Three steals in the classic sports Car market

August 15, 2016

EDIT 10/20/16

 

In an earlier version of this drivel, I claimed that the classic sports cars market was unanimously getting stronger. After working in a vintage car shop for several months (which is also why I haven’t written a single word as of late), I know that I made an unfounded, incorrect claim. Alas, Ebay browsing isn’t a path to an all-encompassing market snapshot. 

 

I’ve been advised that the Porsche craze is still alive and well, while classics that are “really nice” still enjoy considerable appreciation. Think highest-of-the-high-end and/or museum-quality condition. Meanwhile, the middle and lower tiers of the market have been sagging recently. Seeing as all my picks are decidedly lower tier, prices might be even more tempting right now.

 

Another note: I realized that every car I mention here is essentially from the same era, and that I’ve completely ignored anything older than 1982. Also, they possess a certain degree of, shall we say, quirk. Coincidentally, they all have pop-up headlights (which are the coolest things ever and anyone who disagrees will be banished to the shadow realm). I formally petition for a one-time ignorance/subjectivity provision. 

 

In any case, allow me to proceed with car things. I humbly offer 3 of my favorite classic sports car steals on the market. 

 

#1: Ferrari Mondial QV

Automotive dreams often contain mid-mounted Italian engines, gated shifters, and Prancing Horses. I present to you what is by far the most affordable way to achieve that dream, and what might be the best smiles-per-gallon value in the vintage sports car market.

 

The Mondial never enjoyed the admiration bestowed upon Ferrari’s other offerings, and that undue neglect has made it absurdly undervalued. Though there are 4 Mondial iterations, the QV (which stands for Quattrovalvole) offers the best combination of price and performance. Mint Mondial QVs can be bought for under $40,000, and occasionally even under $30,000. They look stunning in the flesh, and reviews from the time lauded their superb handling and sublime engine. Best of all, they were noted for their robust durability and easy (ahem, for a Ferrari) maintenance. Ignore the naysayers — the Mondial QV is marvelous.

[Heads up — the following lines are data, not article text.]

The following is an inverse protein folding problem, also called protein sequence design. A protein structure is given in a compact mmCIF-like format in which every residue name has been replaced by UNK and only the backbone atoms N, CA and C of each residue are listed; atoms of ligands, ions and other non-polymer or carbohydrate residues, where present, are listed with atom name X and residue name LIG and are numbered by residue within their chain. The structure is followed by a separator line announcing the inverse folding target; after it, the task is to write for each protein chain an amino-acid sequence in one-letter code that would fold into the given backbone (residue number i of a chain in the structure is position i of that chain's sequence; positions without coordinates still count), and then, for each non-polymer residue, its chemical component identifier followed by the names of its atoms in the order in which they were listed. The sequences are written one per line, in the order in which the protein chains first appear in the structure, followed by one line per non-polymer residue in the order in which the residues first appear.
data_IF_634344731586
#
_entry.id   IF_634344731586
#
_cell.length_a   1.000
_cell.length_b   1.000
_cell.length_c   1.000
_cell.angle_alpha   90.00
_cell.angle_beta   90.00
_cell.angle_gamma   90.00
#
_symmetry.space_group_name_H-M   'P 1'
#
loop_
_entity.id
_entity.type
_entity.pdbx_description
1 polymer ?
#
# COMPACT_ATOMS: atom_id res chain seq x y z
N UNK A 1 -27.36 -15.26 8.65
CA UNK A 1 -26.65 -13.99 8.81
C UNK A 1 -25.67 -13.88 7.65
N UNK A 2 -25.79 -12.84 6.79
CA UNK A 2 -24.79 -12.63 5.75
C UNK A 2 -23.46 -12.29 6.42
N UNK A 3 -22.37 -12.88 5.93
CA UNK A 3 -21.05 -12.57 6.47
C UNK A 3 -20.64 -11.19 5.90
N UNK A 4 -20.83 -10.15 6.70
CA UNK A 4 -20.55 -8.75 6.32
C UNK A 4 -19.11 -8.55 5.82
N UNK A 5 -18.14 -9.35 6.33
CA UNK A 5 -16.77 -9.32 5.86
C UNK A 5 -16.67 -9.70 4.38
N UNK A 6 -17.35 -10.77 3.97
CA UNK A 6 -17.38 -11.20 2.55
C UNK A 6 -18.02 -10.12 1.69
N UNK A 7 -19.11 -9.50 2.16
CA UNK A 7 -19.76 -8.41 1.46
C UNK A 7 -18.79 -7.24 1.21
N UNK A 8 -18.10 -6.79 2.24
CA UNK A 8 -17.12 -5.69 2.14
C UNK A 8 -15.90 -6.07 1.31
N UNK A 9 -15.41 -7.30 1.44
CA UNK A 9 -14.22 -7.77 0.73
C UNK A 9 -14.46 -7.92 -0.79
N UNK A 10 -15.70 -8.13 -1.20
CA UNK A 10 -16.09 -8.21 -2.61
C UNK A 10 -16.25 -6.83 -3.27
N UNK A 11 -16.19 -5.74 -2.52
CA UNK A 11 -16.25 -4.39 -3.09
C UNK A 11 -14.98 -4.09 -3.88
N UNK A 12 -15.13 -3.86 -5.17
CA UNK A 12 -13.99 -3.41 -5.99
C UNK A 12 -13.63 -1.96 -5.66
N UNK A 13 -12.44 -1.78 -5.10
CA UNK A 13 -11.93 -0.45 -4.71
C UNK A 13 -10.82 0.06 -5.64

#2: Porsche 944 Turbo

The words “classic Porsche” will most likely conjure up various fantasies involving 911s or 356s. Prices for Stuttgart’s air-cooled hero cars have gone through the roof — and perhaps because of that craze, less illustrious models have remained within reach for normal car nuts. My favorite among these is the 944 Turbo. First introduced in 1985, Porsche’s wizards took a chassis that earned Car and Driver’s “Best Handling Car in America” title and blessed it with boost. 944 Turbos from 1985 - 1987 received a 217hp turbo four, while Turbo S and post-1988 Turbos boasted 247hp, thanks to a larger turbine and engine mapping magic.

 

It’s no coincidence that 944s are often converted into dedicated track tools. For the street, however, any version of the 944 Turbo is sure to delight, what with its outstanding chassis and the giggly joys of forced induction. Depending on how ripe you’d like your specimen, a 944 Turbo could grace your garage from $10,000 to the low $30,000s.

 

My boss scoffs at the 944′s shape. I think it’s fantastic. I also admit to having eccentric taste. Whatever. Go drive a 944 Turbo. 

 

#3: Mazda RX-7 GSL-SE

How's this for eccentric?

 

There are actually three generations of RX-7. The second and third generations — the FC and FD, respectively — are incredibly popular with the track, drift, and tuning communities. They are used, abused, and modified in very silly ways. Tragically, they’re often sacrificed upon the V8-swap altar. Once the meddlers get ahold of them, they generally go to shit. (No offense to the meddlers. I've done a fair amount of meddling in my day.)

 

Meanwhile, the first-gen FB flies under the radar at a dangerously persuasive price point. Produced in ‘84 and ‘85, the GSL-SE model is the one to have, with its fuel injected 13B rotary engine and upgraded suspension components. The 13B revved so smoothly that Mazda fitted a buzzer to warn drivers of impending redline.

 

No matter the generation, the RX-7 is a wonderful sports car. But the FB is just charmingly retro, and it’s the easiest version to find sans-meddling. Adding to its charm is the cost: all-original GSL-SEs rarely exceed $15,000. 

 

Honorable Mention: NA Mazda Miata

I don’t need to say much here, but what I will say is that they’re unreasonably cheap. Well-worn Miatas routinely sell for around $3000, and factory-fresh cars don’t crest $10,000 unless they’re limited edition (which are edging nearer to true-classic status). My favorite is the first generation — the NA — because it’s the lightest, the simplest, and arguably the prettiest. Choice modifications make for an especially entertaining experience. Whether you want an affordable path to a track-day terror, or a dose of road-going rowdiness, you can’t go wrong with a Miata. Understand that you’ll have just a tad more power than a coffee grinder, but power was never the point of these anyway. 

 

So there you have it: three undervalued, under-appreciated classic sports cars from three different countries (and a Miata). A final editing epiphany — considering their manufacturers’ other offerings, the Mondial and the 944 are sort of the oddballs of the lot. They’re weird. They’re the ugly ducklings in families known for stunning good looks. 

 

All things considered, I like the oddballs. 

 

 

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